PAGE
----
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The One-ness of Silence

Fr Laurence Freeman OSB

Summary of a talk given at Westminster Cathedral Hall, 17 December 2007.
It is based on notes made by a member of the Silence in the City team, and is included here with Fr Laurence's permsssion.


Twenty-five years ago John Main said the most important thing for people of our time to accomplish is to recover the experience and meaning of silence. Today it remains urgently necessary to rediscover the contemplative dimension of Christianity, and we can do so by experiencing the power and meaning of silence.

Silence is not an absence, nor a canvas waiting to be filled. It is not threatening, but something deeply attuned to our humanity.

Simply talking about silence can be dangerous, so we shall shortly be doing the work of silence as well: I shall be offering you a way of entering into the experience of silence.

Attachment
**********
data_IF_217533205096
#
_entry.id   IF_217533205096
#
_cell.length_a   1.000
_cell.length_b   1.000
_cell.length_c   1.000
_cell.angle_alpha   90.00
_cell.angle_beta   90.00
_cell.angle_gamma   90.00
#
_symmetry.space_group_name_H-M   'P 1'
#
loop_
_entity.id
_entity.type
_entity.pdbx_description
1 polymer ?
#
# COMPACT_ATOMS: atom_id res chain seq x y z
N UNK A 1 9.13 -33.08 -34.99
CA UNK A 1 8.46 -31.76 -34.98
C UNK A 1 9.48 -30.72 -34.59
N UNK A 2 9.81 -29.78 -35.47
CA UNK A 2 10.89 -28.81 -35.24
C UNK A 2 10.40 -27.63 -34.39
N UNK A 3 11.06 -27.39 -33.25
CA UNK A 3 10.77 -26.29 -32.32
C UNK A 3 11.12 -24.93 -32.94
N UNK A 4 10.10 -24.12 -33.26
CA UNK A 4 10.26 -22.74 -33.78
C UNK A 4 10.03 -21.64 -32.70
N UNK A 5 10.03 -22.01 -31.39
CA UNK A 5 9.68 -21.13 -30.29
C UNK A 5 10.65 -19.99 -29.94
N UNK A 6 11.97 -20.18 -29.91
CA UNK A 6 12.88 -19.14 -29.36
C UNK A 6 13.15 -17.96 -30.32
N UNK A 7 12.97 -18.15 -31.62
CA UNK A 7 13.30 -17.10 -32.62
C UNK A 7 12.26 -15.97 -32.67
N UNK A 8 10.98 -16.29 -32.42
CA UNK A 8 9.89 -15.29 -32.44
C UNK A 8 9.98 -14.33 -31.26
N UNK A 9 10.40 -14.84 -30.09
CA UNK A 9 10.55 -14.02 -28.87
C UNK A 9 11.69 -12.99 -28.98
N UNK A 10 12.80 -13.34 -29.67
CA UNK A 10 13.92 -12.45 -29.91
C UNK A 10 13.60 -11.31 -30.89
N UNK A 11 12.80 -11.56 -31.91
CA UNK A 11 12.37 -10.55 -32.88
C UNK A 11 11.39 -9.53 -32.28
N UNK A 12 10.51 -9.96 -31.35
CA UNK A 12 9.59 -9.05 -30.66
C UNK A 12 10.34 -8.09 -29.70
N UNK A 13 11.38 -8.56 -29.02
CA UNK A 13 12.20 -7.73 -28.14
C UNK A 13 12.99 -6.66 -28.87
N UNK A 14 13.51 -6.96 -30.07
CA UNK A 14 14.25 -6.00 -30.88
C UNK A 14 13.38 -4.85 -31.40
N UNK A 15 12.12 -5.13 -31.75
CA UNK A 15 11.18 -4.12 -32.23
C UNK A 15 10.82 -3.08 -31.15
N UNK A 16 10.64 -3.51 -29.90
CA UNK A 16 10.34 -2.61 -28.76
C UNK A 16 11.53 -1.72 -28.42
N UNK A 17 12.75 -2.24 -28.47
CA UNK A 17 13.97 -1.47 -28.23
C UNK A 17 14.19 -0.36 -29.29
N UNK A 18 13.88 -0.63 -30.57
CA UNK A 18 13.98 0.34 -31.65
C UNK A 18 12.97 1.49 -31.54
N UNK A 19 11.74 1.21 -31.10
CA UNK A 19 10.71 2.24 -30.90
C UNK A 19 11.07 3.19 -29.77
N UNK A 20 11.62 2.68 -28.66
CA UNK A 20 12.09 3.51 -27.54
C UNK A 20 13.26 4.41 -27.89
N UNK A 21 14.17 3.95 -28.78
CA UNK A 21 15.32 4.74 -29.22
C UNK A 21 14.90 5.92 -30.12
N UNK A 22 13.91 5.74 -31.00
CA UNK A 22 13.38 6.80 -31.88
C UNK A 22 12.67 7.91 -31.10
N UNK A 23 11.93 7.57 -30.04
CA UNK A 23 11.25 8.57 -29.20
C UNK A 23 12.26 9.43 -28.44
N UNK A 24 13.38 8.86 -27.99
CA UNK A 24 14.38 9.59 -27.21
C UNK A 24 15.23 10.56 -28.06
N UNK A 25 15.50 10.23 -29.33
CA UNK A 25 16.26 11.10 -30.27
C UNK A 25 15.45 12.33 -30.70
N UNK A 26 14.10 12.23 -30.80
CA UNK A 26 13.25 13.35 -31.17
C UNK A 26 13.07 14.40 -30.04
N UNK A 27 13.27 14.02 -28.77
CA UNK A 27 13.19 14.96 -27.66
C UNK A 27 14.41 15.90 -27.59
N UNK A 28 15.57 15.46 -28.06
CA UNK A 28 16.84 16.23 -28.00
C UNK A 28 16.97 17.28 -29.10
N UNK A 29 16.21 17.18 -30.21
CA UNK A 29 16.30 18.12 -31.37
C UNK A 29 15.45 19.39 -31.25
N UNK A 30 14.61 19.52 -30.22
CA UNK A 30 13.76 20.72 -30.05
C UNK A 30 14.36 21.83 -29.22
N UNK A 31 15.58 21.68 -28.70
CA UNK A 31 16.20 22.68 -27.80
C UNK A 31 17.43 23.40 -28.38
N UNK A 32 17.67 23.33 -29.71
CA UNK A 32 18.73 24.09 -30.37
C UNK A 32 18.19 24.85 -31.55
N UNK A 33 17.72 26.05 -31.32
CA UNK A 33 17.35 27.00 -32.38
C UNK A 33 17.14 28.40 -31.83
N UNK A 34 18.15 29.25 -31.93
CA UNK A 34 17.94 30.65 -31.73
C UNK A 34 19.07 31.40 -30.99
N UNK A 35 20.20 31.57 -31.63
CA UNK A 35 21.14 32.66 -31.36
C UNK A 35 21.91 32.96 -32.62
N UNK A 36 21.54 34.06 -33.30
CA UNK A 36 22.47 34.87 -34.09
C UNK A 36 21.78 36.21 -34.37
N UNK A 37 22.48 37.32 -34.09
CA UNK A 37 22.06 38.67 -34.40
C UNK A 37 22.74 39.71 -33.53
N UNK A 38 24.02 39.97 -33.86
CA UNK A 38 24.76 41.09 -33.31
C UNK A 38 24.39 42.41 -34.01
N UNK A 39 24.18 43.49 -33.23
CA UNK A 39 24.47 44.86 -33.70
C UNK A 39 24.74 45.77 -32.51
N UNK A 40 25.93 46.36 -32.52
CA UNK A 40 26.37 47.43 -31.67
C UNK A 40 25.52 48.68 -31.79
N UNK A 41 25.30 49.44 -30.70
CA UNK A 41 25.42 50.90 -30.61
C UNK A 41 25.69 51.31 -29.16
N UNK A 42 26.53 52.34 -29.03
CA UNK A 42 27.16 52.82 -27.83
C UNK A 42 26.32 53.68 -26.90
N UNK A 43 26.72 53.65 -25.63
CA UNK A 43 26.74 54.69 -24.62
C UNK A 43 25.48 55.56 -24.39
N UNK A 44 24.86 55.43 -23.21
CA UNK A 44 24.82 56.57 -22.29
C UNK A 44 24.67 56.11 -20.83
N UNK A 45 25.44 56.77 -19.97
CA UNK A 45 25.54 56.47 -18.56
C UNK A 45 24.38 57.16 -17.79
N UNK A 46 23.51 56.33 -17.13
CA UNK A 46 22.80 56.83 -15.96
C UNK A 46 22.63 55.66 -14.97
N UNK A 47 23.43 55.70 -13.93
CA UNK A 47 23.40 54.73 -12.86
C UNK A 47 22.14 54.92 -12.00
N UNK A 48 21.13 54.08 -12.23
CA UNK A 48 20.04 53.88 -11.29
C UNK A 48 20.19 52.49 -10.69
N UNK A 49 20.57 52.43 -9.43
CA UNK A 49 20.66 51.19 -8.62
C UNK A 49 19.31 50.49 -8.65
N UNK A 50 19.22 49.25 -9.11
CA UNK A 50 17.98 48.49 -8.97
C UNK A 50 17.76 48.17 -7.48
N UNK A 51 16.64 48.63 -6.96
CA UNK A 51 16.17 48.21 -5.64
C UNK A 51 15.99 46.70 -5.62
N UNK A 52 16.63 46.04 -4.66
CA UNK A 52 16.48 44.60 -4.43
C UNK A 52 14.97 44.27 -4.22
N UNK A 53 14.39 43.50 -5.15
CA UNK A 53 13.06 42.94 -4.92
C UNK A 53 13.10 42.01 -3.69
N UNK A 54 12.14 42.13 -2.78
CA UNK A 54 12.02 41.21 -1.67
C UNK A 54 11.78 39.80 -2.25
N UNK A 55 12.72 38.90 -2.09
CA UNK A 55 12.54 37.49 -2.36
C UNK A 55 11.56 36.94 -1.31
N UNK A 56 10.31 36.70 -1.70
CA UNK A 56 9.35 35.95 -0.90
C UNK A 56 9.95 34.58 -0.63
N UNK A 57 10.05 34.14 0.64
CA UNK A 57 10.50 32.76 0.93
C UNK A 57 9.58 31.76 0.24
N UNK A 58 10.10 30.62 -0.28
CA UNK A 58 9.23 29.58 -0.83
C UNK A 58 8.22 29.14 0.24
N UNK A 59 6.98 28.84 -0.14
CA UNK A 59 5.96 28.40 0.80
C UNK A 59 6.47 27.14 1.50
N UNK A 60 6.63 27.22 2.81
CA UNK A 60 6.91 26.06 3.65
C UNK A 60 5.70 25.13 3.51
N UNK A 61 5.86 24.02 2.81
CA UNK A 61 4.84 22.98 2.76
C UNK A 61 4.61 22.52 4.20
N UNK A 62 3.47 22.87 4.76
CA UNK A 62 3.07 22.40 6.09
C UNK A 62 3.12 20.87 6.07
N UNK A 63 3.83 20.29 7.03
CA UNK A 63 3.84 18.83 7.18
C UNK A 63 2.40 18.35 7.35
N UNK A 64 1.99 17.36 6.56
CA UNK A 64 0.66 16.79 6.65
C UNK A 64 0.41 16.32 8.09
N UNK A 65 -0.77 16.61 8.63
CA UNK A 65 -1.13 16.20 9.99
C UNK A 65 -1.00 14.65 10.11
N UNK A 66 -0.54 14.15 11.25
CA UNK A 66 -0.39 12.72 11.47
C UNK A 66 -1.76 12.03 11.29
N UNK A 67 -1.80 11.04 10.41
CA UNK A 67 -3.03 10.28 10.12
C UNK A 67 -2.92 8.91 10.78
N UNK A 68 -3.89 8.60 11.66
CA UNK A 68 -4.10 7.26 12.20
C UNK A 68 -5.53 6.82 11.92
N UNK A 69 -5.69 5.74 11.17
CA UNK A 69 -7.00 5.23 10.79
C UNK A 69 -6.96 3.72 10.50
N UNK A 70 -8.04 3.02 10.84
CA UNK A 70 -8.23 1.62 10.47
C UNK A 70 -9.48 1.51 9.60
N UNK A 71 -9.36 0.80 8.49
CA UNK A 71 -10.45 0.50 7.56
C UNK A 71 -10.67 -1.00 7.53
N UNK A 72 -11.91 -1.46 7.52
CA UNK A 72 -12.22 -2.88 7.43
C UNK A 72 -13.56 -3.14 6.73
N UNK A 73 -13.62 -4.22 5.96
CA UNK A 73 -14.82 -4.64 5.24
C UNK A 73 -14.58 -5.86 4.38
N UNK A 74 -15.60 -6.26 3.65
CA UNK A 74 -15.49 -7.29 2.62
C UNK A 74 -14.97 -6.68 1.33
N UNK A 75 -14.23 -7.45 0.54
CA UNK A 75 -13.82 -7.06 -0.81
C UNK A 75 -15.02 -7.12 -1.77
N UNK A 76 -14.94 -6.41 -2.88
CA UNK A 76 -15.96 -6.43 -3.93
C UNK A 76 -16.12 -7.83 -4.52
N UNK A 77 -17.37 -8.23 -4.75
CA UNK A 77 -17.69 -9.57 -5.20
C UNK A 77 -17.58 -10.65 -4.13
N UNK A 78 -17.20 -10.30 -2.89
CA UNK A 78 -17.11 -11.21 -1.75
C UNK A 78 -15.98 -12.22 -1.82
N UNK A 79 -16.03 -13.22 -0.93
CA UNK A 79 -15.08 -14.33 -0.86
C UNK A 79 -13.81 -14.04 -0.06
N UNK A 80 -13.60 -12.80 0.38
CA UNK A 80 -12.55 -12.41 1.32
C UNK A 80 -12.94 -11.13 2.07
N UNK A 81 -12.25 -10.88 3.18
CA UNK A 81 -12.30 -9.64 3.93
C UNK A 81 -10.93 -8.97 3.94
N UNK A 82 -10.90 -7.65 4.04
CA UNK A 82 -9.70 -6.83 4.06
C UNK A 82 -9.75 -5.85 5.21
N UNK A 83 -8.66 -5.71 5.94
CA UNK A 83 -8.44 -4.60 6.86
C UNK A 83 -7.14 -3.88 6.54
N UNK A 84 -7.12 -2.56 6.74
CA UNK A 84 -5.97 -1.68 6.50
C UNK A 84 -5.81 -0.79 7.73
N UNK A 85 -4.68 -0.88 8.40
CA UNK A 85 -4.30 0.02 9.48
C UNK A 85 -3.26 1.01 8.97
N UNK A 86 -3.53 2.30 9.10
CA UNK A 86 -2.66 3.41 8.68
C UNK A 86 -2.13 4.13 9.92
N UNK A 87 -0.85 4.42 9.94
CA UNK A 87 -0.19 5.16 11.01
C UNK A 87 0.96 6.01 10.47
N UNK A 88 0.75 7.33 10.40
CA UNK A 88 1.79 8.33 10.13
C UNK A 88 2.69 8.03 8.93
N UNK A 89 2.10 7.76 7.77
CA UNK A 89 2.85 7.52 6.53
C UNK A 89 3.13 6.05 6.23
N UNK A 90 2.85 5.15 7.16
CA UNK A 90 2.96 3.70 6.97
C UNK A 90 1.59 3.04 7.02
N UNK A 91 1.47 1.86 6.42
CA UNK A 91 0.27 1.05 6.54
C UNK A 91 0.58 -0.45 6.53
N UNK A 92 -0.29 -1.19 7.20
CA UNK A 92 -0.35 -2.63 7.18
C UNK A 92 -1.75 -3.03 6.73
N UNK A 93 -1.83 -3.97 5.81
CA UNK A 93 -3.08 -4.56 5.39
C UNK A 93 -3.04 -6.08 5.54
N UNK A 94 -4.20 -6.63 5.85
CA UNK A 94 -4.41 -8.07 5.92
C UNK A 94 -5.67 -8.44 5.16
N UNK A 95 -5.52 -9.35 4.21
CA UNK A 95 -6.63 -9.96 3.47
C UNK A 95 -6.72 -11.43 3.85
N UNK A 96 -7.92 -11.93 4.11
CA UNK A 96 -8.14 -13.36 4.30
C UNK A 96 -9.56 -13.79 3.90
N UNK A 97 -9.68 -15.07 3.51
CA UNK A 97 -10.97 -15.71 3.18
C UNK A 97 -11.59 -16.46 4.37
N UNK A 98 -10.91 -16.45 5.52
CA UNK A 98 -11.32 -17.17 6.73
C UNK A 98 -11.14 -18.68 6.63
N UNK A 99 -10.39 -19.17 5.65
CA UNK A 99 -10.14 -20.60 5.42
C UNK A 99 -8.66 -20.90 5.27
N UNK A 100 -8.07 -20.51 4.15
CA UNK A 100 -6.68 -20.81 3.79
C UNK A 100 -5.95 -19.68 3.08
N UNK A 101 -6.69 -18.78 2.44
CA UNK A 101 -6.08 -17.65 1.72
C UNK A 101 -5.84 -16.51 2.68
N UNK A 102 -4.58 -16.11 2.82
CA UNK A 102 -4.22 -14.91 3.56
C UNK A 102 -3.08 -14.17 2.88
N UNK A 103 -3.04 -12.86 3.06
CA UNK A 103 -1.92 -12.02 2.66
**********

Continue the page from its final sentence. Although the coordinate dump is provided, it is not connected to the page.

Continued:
Jesus’ prayer for unity

Jesus’ view of his own mission is contained in his great prayer for unity in John 17: “I in them and thou in me, that they may become perfectly one, so that the world may know that thou hast sent me and hast loved them even as thou hast loved me.” The heart of the Gospel is the mystery of Oneness.

Both young and old ask, “What is the meaning of my life?” Jesus’ prayer suggests an answer: if we are divided, we fail to communicate what we’ve been given; in our own disunity, we fail to witness to the unity of Jesus with the Father. Without Oneness, it’s all words.

Oneness is the deepest longing of the human person: it is why we seek relationships and love, the reason we make families and community, and why we seek God. But at the same time the longing for unity is paradoxical, because we also want to be ourselves, to know who we are, to have our own identity. So how do we balance One-ness and Self-hood? There is nothing abstract about this question: it lies at the heart of any serious relationship.